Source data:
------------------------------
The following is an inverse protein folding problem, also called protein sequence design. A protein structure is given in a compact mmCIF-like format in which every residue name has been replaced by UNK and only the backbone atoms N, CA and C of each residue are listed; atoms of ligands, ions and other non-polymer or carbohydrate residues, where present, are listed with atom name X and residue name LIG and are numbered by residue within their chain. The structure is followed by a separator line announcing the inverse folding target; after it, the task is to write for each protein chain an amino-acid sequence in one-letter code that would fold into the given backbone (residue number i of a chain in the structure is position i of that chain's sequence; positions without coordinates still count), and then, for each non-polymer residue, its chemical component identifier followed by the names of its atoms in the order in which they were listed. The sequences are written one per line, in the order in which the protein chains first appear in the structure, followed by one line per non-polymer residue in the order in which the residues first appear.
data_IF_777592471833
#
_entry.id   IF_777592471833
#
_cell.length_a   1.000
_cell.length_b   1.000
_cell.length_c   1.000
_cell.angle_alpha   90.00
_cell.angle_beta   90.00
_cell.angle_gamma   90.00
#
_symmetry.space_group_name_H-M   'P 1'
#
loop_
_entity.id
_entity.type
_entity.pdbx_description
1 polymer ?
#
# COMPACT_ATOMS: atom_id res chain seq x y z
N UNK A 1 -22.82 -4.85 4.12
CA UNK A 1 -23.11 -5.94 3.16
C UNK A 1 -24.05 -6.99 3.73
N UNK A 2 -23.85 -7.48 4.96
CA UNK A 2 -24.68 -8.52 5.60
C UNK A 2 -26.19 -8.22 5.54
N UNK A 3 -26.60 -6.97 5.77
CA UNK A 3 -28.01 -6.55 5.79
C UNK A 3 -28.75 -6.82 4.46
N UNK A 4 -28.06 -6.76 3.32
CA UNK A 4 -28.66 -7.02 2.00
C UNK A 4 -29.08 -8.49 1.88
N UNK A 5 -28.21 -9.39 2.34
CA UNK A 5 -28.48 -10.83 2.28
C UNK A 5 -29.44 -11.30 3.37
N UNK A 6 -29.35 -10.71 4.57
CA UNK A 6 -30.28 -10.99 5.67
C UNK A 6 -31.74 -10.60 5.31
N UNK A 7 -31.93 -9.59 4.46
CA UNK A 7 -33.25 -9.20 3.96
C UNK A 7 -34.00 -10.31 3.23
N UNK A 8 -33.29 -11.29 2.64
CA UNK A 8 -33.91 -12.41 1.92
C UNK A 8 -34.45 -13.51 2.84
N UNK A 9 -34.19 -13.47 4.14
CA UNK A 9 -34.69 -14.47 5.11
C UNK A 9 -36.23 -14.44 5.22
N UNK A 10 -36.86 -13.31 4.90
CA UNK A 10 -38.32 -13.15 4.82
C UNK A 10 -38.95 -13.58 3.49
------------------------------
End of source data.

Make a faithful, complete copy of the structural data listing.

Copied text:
The following is an inverse protein folding problem, also called protein sequence design. A protein structure is given in a compact mmCIF-like format in which every residue name has been replaced by UNK and only the backbone atoms N, CA and C of each residue are listed; atoms of ligands, ions and other non-polymer or carbohydrate residues, where present, are listed with atom name X and residue name LIG and are numbered by residue within their chain. The structure is followed by a separator line announcing the inverse folding target; after it, the task is to write for each protein chain an amino-acid sequence in one-letter code that would fold into the given backbone (residue number i of a chain in the structure is position i of that chain's sequence; positions without coordinates still count), and then, for each non-polymer residue, its chemical component identifier followed by the names of its atoms in the order in which they were listed. The sequences are written one per line, in the order in which the protein chains first appear in the structure, followed by one line per non-polymer residue in the order in which the residues first appear.
data_IF_777592471833
#
_entry.id   IF_777592471833
#
_cell.length_a   1.000
_cell.length_b   1.000
_cell.length_c   1.000
_cell.angle_alpha   90.00
_cell.angle_beta   90.00
_cell.angle_gamma   90.00
#
_symmetry.space_group_name_H-M   'P 1'
#
loop_
_entity.id
_entity.type
_entity.pdbx_description
1 polymer ?
#
# COMPACT_ATOMS: atom_id res chain seq x y z
N UNK A 1 -22.82 -4.85 4.12
CA UNK A 1 -23.11 -5.94 3.16
C UNK A 1 -24.05 -6.99 3.73
N UNK A 2 -23.85 -7.48 4.96
CA UNK A 2 -24.68 -8.52 5.60
C UNK A 2 -26.19 -8.22 5.54
N UNK A 3 -26.60 -6.97 5.77
CA UNK A 3 -28.01 -6.55 5.79
C UNK A 3 -28.75 -6.82 4.46
N UNK A 4 -28.06 -6.76 3.32
CA UNK A 4 -28.66 -7.02 2.00
C UNK A 4 -29.08 -8.49 1.88
N UNK A 5 -28.21 -9.39 2.34
CA UNK A 5 -28.48 -10.83 2.28
C UNK A 5 -29.44 -11.30 3.37
N UNK A 6 -29.35 -10.71 4.57
CA UNK A 6 -30.28 -10.99 5.67
C UNK A 6 -31.74 -10.60 5.31
N UNK A 7 -31.93 -9.59 4.46
CA UNK A 7 -33.25 -9.20 3.96
C UNK A 7 -34.00 -10.31 3.23
N UNK A 8 -33.29 -11.29 2.64
CA UNK A 8 -33.91 -12.41 1.92
C UNK A 8 -34.45 -13.51 2.84
N UNK A 9 -34.19 -13.47 4.14
CA UNK A 9 -34.69 -14.47 5.11
C UNK A 9 -36.23 -14.44 5.22
N UNK A 10 -36.86 -13.31 4.90
CA UNK A 10 -38.32 -13.15 4.82
C UNK A 10 -38.95 -13.58 3.49